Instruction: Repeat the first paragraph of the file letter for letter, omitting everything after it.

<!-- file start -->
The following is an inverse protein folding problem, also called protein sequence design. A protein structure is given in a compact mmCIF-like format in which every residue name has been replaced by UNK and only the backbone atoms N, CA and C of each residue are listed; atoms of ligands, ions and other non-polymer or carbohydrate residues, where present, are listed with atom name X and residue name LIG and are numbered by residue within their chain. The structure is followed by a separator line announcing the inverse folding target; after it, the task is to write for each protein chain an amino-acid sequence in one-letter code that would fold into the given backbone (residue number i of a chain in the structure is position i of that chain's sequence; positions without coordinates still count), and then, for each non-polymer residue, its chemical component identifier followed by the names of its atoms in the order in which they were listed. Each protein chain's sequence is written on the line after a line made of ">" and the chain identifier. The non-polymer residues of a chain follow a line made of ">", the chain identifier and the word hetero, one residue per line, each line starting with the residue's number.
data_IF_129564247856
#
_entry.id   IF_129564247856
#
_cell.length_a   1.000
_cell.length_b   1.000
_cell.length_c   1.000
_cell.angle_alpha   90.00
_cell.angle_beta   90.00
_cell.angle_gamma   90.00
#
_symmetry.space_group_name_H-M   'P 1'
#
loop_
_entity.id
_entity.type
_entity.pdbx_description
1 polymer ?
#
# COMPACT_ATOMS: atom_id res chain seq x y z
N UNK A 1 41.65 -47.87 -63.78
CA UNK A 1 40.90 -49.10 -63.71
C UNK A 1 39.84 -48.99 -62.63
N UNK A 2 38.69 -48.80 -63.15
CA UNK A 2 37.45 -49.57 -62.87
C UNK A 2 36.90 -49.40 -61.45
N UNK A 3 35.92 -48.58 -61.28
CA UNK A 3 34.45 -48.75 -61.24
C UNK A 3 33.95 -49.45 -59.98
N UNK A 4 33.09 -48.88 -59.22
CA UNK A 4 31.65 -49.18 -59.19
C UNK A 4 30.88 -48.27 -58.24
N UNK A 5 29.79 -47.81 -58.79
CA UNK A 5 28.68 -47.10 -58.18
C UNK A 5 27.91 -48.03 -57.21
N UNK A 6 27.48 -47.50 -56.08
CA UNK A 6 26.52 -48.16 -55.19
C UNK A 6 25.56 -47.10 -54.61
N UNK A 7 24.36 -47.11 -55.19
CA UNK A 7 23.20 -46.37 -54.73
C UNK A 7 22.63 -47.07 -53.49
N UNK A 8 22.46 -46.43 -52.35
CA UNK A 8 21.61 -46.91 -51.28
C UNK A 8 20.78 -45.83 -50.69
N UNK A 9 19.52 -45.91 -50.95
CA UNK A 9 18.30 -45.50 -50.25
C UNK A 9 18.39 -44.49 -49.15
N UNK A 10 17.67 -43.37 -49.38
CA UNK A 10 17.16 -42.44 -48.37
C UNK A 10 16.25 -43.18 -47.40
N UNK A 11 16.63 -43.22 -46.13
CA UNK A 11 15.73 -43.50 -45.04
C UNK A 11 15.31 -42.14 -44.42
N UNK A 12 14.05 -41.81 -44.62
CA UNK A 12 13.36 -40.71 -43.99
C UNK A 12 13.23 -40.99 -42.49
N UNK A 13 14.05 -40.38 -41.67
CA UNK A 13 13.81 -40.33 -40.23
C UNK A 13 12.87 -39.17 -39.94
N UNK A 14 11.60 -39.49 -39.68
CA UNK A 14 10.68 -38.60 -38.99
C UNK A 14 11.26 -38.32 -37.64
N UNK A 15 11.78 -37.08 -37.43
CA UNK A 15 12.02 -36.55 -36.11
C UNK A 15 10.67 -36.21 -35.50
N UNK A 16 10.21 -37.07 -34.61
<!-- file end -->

The following is an inverse protein folding problem, also called protein sequence design. A protein structure is given in a compact mmCIF-like format in which every residue name has been replaced by UNK and only the backbone atoms N, CA and C of each residue are listed; atoms of ligands, ions and other non-polymer or carbohydrate residues, where present, are listed with atom name X and residue name LIG and are numbered by residue within their chain. The structure is followed by a separator line announcing the inverse folding target; after it, the task is to write for each protein chain an amino-acid sequence in one-letter code that would fold into the given backbone (residue number i of a chain in the structure is position i of that chain's sequence; positions without coordinates still count), and then, for each non-polymer residue, its chemical component identifier followed by the names of its atoms in the order in which they were listed. Each protein chain's sequence is written on the line after a line made of ">" and the chain identifier. The non-polymer residues of a chain follow a line made of ">", the chain identifier and the word hetero, one residue per line, each line starting with the residue's number.